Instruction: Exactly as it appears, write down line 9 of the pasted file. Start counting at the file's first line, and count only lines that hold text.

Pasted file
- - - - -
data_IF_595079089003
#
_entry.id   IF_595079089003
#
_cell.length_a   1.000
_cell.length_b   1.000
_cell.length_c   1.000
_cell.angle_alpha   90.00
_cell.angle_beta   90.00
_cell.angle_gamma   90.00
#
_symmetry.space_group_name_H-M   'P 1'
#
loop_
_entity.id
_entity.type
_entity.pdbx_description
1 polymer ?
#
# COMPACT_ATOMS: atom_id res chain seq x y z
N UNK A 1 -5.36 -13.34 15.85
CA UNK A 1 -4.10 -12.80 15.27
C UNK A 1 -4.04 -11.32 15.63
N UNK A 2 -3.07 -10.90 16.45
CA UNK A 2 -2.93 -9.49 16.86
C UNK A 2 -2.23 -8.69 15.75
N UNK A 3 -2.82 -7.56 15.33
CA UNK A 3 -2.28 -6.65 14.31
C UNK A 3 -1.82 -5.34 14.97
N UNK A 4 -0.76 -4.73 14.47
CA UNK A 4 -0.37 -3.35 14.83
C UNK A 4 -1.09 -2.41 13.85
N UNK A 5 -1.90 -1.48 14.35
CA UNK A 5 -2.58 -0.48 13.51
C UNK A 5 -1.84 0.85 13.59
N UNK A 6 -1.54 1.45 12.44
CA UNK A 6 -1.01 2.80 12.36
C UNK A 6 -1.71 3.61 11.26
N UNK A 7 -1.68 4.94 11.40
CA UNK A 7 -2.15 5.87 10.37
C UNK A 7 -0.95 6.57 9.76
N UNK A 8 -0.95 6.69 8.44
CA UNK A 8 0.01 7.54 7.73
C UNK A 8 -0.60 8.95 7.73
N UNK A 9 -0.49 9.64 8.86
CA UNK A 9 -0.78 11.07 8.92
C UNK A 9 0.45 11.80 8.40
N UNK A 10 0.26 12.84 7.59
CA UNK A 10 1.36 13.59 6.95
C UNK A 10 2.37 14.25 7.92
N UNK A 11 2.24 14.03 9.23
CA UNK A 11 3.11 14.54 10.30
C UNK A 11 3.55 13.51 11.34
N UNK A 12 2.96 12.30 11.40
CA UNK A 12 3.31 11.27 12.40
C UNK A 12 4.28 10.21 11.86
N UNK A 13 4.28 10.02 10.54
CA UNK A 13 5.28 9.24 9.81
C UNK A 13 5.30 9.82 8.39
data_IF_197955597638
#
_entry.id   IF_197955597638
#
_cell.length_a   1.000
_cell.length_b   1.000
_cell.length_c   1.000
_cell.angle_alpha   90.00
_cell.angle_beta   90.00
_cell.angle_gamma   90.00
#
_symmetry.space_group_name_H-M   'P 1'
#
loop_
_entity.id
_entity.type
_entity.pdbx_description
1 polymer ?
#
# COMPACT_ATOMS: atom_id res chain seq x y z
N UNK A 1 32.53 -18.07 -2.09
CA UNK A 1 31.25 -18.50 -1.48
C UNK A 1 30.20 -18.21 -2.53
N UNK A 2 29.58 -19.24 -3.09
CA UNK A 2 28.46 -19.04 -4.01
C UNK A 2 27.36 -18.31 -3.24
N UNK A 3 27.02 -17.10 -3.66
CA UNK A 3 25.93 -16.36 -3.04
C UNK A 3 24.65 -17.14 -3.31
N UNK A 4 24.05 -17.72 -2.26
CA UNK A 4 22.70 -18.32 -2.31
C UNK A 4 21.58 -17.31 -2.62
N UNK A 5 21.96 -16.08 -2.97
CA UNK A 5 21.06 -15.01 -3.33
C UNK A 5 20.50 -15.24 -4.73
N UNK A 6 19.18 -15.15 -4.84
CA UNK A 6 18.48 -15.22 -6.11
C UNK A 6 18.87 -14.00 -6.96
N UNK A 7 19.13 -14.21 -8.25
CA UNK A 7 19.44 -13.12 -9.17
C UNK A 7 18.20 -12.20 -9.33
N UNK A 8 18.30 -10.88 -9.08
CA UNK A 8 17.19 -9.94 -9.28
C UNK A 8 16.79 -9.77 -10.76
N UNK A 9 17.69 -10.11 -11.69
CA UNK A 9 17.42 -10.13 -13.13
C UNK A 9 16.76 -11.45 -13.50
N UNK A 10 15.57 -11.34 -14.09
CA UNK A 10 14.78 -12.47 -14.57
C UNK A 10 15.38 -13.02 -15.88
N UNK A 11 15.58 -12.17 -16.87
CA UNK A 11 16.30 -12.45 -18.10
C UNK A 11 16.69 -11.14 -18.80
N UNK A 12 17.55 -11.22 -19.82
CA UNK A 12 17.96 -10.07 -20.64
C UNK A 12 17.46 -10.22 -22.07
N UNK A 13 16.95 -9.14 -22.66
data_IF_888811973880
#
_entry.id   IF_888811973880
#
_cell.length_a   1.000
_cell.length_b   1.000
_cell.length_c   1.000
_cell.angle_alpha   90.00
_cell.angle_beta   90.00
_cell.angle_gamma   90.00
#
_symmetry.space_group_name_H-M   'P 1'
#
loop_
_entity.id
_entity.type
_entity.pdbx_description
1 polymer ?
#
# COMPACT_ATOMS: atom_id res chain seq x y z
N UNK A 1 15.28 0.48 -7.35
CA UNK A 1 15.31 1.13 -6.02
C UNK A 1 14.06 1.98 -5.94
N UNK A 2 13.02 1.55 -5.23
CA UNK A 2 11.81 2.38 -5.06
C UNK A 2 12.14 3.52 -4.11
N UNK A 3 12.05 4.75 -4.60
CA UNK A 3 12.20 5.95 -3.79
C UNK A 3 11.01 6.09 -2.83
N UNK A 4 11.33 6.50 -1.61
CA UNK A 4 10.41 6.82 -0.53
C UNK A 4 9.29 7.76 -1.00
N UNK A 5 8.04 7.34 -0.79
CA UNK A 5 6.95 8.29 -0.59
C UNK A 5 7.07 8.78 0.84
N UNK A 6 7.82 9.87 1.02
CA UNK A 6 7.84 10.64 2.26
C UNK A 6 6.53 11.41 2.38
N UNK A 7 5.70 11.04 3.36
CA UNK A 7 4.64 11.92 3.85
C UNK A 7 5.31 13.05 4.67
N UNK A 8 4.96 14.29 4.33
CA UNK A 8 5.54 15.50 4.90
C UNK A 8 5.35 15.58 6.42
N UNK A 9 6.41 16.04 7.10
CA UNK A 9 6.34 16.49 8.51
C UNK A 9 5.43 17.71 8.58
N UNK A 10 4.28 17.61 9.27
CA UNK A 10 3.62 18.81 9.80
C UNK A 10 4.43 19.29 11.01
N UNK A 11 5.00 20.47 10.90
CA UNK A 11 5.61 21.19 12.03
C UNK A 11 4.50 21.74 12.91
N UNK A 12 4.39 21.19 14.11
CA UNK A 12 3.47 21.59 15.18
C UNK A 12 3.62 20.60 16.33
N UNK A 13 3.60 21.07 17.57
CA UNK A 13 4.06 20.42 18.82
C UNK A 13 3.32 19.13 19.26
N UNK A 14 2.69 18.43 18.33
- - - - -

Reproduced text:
_cell.angle_beta   90.00